The San Diego County Water Authority and the City of San Diego are partners in developing the San Vicente Energy Storage Facility. The pumped storage energy project at San Vicente Reservoir could store 4,000 megawatt-hours per day of energy, or 500 megawatts of capacity for eight hours.

The San Vicente project would create a small upper reservoir above the existing San Vicente Reservoir in Lakeside, along with a tunnel system and an underground powerhouse to connect the two reservoirs. The powerhouse would contain four reversible pump turbines.

During off-peak periods – when power is inexpensive and renewable supplies from wind and solar facilities exceed demand – turbines would pump water to the upper reservoir where it would act as a battery of stored potential energy. During high energy use, the system would discharge water from the upper reservoir downhill through the turbines, producing energy. The exchange between the two reservoirs would not consume water.

San Vicente Reservoir is near major electricity transmission interconnection facilities, which would allow the project to play a central role in integrating solar and wind energy from across the Southwest for use in San Diego County. The San Vicente project is largely immune to the challenges faced by some conventional hydropower facilities because it is a closed-loop system that mainly holds imported water and is not reliant on runoff that can fluctuate significantly from year to year and hamper power production.

For more details about the San Vicente Energy Storage Facility go to: www.sdcwa.org/projects/san-vicente-pumping-facilities/

San Vicente Energy Storage Facility Powers Ahead with $18M Boost

July 16, 2021 – A large-scale renewable energy project proposed jointly by the City of San Diego and the San Diego County Water Authority received $18 million in the state budget signed this week by Gov. Gavin Newsom, enough to advance the San Vicente Energy Storage Facility through initial design, environmental reviews, and the federal licensing process.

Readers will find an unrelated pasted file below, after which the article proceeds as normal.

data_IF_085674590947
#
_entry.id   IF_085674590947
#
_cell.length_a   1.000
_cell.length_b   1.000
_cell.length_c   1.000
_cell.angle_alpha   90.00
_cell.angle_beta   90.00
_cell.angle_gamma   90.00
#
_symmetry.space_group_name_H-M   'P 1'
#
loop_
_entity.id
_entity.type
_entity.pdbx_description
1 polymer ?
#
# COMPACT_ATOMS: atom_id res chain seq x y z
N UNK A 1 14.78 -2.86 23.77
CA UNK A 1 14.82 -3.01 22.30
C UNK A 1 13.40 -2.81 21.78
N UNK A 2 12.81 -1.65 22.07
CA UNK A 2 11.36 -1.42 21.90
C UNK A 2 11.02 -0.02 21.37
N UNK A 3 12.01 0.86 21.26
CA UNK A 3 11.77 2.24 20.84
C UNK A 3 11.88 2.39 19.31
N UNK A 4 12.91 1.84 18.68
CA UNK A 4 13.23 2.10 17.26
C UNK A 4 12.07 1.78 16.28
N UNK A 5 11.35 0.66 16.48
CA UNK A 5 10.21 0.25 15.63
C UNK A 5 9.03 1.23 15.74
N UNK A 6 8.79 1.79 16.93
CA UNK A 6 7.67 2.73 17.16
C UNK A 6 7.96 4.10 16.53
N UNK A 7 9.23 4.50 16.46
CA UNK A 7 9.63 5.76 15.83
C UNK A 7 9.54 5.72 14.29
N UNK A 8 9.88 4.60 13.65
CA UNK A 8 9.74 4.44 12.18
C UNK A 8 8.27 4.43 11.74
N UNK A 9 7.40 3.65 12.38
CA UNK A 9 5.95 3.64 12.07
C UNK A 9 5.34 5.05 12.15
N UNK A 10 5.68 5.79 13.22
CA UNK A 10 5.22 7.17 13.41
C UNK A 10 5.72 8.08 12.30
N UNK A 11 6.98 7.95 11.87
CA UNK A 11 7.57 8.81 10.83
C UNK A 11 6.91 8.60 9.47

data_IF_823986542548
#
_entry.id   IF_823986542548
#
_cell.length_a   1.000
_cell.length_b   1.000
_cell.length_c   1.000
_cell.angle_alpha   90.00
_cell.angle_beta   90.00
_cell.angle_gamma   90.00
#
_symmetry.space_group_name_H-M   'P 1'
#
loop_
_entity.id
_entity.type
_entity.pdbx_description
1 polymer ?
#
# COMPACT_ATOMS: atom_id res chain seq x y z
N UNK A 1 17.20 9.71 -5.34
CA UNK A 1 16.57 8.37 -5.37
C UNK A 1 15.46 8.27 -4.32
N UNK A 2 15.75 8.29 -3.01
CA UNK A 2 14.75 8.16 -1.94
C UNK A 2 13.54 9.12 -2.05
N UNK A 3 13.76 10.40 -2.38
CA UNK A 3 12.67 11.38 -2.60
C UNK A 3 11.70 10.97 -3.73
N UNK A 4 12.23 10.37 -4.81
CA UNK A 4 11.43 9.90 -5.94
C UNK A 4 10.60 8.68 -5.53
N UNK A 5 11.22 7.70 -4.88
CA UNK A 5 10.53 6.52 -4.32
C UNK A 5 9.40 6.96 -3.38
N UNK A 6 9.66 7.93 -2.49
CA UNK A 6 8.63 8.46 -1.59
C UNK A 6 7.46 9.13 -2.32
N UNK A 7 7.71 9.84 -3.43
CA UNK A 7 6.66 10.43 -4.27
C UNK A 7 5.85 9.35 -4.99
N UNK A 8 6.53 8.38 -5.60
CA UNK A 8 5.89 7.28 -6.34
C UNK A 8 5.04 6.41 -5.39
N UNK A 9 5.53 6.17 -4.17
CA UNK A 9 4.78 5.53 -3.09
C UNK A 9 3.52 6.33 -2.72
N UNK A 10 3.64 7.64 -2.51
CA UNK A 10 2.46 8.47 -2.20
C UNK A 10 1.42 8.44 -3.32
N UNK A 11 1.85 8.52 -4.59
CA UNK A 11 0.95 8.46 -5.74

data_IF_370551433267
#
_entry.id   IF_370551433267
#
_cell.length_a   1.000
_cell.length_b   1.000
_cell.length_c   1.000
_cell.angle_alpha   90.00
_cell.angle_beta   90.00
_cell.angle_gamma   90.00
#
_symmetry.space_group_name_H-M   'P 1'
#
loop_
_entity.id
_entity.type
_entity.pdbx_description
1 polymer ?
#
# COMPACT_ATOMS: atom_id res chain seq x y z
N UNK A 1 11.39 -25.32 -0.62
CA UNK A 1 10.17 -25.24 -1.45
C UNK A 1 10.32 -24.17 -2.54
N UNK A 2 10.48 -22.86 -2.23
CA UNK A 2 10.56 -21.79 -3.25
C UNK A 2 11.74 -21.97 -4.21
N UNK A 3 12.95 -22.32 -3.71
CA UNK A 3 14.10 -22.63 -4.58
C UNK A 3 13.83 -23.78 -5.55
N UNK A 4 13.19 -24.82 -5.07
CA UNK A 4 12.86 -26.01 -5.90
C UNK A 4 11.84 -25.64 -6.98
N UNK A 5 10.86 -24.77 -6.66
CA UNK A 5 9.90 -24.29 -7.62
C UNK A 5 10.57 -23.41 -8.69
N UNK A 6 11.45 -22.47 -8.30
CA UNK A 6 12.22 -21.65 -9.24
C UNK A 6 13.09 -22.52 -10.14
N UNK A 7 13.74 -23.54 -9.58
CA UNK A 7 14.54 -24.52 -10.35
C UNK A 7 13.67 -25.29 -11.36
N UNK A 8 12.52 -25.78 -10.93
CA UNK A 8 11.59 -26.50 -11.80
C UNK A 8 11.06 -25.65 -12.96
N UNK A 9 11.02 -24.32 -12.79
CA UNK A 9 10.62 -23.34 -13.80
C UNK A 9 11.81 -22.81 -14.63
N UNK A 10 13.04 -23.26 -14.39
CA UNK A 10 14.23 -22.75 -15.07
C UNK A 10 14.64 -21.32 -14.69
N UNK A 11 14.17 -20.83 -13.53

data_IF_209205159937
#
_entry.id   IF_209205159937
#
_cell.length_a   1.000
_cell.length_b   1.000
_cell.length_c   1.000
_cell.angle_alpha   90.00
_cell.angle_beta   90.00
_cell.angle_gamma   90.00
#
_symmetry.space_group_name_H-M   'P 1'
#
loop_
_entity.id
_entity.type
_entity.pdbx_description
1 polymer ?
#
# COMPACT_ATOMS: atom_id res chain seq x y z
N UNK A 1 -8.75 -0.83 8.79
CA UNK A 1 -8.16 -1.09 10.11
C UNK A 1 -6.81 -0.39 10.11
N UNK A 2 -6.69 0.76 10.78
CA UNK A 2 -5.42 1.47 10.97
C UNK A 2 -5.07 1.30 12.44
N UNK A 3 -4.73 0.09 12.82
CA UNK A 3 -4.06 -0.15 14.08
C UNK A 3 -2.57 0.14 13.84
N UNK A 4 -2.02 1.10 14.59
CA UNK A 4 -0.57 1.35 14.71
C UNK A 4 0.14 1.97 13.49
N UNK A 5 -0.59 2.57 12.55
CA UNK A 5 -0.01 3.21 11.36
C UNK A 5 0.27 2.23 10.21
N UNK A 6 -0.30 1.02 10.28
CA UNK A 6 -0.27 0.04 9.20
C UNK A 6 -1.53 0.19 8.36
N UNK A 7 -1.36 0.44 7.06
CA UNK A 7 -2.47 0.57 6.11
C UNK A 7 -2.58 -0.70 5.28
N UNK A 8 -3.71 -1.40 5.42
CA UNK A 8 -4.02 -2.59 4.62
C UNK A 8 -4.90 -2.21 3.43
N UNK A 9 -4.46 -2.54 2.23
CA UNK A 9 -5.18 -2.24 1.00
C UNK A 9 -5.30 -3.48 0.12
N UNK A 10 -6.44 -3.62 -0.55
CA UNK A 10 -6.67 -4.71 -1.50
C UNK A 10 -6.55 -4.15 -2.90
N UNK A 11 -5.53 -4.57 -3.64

Olivenhain Municipal Water District Logo landscape design workshops

Encinitas Landscape Transformation Project Wins Local Contest

Encinitas, Calif. — Olivenhain Municipal Water District’s Board of Directors honored at its July 14 meeting Ken and Susan Terzes as the winner of OMWD’s 2021 WaterSmart Landscape Contest.

Padre Dam Resuming Late Fees and Water Shutoffs in an Effort to Protect Customers

July 13, 2021 — Padre Dam Municipal Water District’s Board of Directors voted (4-1) to resume billing late fees on utility bills for unpaid past due balances beginning August 1, 2021 after pausing fees during the COVID-19 pandemic. Additionally, the District will resume water service shutoffs for non-payment beginning on October 1, 2021. The District is returning to pre-pandemic policies set forth in its Rules and Regulations to ensure compliance with California State Laws.

Water Authority General Manager Issues Statement on Governor Newsom’s Expanded Drought Proclamation

July 8, 2021 – Sandra L. Kerl, general manager of the San Diego County Water Authority, issued the following statement on today’s expanded drought declaration and proclamation of a state emergency by Gov. Gavin Newsom and his call for Californians to voluntarily reduce water use by 15%:

“While the San Diego region is thankfully drought-safe this summer due to sound planning and decades-long ratepayer investments in new water supplies and storage and adoption of water conservation as a way of life, we must also be part of the statewide movement now underway to address water supply challenges created by drought and climate change in other parts of California.